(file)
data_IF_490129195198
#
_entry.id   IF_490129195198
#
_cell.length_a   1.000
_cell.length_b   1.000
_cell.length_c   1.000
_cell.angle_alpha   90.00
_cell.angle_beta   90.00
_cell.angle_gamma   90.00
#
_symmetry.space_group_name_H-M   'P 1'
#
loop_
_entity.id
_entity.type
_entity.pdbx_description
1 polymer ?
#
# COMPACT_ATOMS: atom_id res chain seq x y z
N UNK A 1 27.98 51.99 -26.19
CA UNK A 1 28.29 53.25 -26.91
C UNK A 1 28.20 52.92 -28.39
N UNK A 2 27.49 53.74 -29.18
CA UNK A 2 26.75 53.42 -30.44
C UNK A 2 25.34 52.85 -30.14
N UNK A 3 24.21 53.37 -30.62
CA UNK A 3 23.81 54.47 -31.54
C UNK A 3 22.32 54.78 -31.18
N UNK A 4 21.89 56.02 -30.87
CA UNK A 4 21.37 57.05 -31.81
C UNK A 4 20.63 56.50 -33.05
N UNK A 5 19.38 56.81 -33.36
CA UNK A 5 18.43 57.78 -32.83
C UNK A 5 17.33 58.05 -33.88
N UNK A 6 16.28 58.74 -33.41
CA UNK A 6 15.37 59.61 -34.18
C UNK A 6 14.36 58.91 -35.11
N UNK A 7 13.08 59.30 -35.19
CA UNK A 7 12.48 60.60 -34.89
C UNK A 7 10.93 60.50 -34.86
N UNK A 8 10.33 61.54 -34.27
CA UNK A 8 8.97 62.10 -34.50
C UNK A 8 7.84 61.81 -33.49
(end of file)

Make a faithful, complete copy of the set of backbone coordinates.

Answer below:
data_IF_490129195198
#
_entry.id   IF_490129195198
#
_cell.length_a   1.000
_cell.length_b   1.000
_cell.length_c   1.000
_cell.angle_alpha   90.00
_cell.angle_beta   90.00
_cell.angle_gamma   90.00
#
_symmetry.space_group_name_H-M   'P 1'
#
loop_
_entity.id
_entity.type
_entity.pdbx_description
1 polymer ?
#
# COMPACT_ATOMS: atom_id res chain seq x y z
N UNK A 1 27.98 51.99 -26.19
CA UNK A 1 28.29 53.25 -26.91
C UNK A 1 28.20 52.92 -28.39
N UNK A 2 27.49 53.74 -29.18
CA UNK A 2 26.75 53.42 -30.44
C UNK A 2 25.34 52.85 -30.14
N UNK A 3 24.21 53.37 -30.62
CA UNK A 3 23.81 54.47 -31.54
C UNK A 3 22.32 54.78 -31.18
N UNK A 4 21.89 56.02 -30.87
CA UNK A 4 21.37 57.05 -31.81
C UNK A 4 20.63 56.50 -33.05
N UNK A 5 19.38 56.81 -33.36
CA UNK A 5 18.43 57.78 -32.83
C UNK A 5 17.33 58.05 -33.88
N UNK A 6 16.28 58.74 -33.41
CA UNK A 6 15.37 59.61 -34.18
C UNK A 6 14.36 58.91 -35.11
N UNK A 7 13.08 59.30 -35.19
CA UNK A 7 12.48 60.60 -34.89
C UNK A 7 10.93 60.50 -34.86
N UNK A 8 10.33 61.54 -34.27
CA UNK A 8 8.97 62.10 -34.50
C UNK A 8 7.84 61.81 -33.49